Detecting Browser Capabilities Via Script
= Index DOT Html by Brian Wilson =

Main Index | Element Index | Element Tree | HTML Support History
The Issue | Navigator Properties | Other Navigator Properties
User Agent Strings | Browser Detection

The Issue
The capabilities of Javascript and the browsers that use it have advanced rapidly since their creation. Because these are moving targets, it is sometimes essential to know exactly what your browser is and what it supports.

Luckily, Javascript provides several ways to detect characteristics of the browser invoking it.
  1. Javascript engine version string (<script> "LANGUAGE" attribute)
  2. Scripting object detection
  3. UA string & other browser properties (Navigator object properties/methods)
<Script Language="value">
The LANGUAGE attribute for the SCRIPT element allows a specific version of a scripting engine to be targeted. In addition to the scripting language keyword (eg: Javascript, JScript, VBScript), the version number of the scripting engine may be appended (eg: 'Javascript 1.3', 'JScript 2.0') ONLY script engines of that version and above should read the contained script. Script engines below the specified version should ignore it.
JavaScript      JScript/VBScript
Version   Shipping
Version   Shipping
1.0Nav 2.0x 1.0IE 3.0x
1.1Nav 3.0x 2.0IIS 3.0
1.2Nav 4.0-4.05 3.0IE 4.0x/IIS 4.0
1.3Nav >= 4.06 5.0IE 5.0
1.5Nav >= 6.0 5.6IE 6.0
ECMAScript Compliant:
JavaScript 1.3 & above; JScript 3.0 & above
Scripting Object "Sniffing"
Javascript exposes methods and properties for components of a document called "objects." Different browsers have added support for different objects. You can search for relevant substrings in the UserAgent string, or you can also "sniff" for the existence of the objects you need before you try to access them. Object "sniffing" tends to be easier and more useful in practice for detecting browser capabilities than UserAgent "sniffing", but does not reveal as much specific information about the browser itself. Be sure to not make any assumptions of the browser in use based only upon the existence of some supposedly "unique" object that that browser supports.
Useful objects to detect:
document.images [IE4|N3|O3]
document.layers: [N4-4.x]
document.all: [IE4|O6]
document.getElementById: [IE5|N6|O5]
    if (document.all)
       { alert ("This is browser-specific code"); }
Navigator Object
This is a basic Javascript object containing several properties (see below) describing the characteristics of the browser. The most useful of these is the "userAgent" property. The "userAgent" property typically contains such information as the browser type and version, the operating system and the language - all lumped together into a single string. The trouble with this method is, there is no common format that browsers use to identify themselves in the userAgent string, and some browsers even let the user change the UserAgent string to whatever they wish. But, if you know what to look for, some skillful manipulation of the Javascript String.substring(from, to) and String.indexOf(substring) methods can extract some useful information from the string.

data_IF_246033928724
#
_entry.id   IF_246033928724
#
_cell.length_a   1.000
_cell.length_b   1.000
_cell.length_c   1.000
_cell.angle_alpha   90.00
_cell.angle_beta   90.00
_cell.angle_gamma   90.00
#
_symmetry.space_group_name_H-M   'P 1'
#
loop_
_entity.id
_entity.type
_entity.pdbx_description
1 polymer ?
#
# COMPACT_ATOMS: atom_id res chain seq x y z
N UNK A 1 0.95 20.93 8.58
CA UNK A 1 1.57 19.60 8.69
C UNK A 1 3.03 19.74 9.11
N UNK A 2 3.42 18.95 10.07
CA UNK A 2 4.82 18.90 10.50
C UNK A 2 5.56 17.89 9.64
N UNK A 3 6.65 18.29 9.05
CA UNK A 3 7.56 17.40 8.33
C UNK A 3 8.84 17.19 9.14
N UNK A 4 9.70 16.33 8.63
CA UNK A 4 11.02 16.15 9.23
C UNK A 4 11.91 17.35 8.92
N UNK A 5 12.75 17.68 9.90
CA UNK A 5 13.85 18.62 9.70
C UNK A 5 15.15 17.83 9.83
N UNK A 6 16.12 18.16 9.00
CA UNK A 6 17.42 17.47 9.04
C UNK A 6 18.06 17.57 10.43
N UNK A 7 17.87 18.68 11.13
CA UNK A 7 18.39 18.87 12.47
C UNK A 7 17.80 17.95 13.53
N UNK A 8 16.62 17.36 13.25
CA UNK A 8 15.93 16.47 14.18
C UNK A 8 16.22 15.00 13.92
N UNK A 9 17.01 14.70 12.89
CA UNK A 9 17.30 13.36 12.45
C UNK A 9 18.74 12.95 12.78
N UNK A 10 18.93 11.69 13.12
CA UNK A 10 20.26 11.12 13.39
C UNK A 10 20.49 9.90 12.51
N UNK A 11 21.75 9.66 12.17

Values: [See below]
Common Navigator Object Properties
The "code" name for the browser.
Values: "Mozilla" for IE, Netscape and Opera.
Your Browser Reports: 
The name of the current browser.
Values: "Netscape" for Netscape and Opera, "Microsoft Internet Explorer" for IE.
Your Browser Reports: 
The version of the browser.
Internet Explorer: [Netscape Compatible Version] (compatible; MSIE [version]; [Operating_System])
Netscape: [version] ([Operating_System]; I)
Opera: [version] ([Operating system]; I)
Internet Explorer 3.0 example: 2.0 (compatible; MSIE 3.02; Windows 95)
Netscape 3.0 example: 3.0 (Win95; I)
Opera 3.6 example: 3.0 (Win95; I)
Your Browser Reports: 
A combination of the appCodeName and appVersion properties for the browser.
IE/Netscape: [appCodeName]/[appVersion]
Opera: [appCodeName]/[Netscape Compatible Version] (compatible; Opera/[Generic version family]; [Operating system]) [Specific version]
Your Browser Reports: 

Some Other Useful Navigator Properties

Example User Agent Strings
Browser Detection Scripts
You may notice that the number of distinct UA strings is limitless and does not always follow a concrete pattern. How then can you detect what browser a reader is using? You can create your own detection routine using Javascript's string manipulation functions, given what you now know about UA strings. If you want to avoid re-inventing the wheel, there are several public routines on the Internet and in books that will do this as well. These routines are often more exhaustive and bulky than what you will need for a given task. You will have to decide if the exhaustive approach suits your needs. For an example of an exhaustive browser detection script, try Netscape's "Ultimate JavaScript Client Sniffer."
Dan's Web Tips: "Brand-X" Browsers: Beyond the Big Two
Internet Authoring Hints'n'Tips: Browser Detection [Linking to Internet Archive's last known good snapshot due to Link Rot.]
Statmarket: An interesting sample of browser statistics

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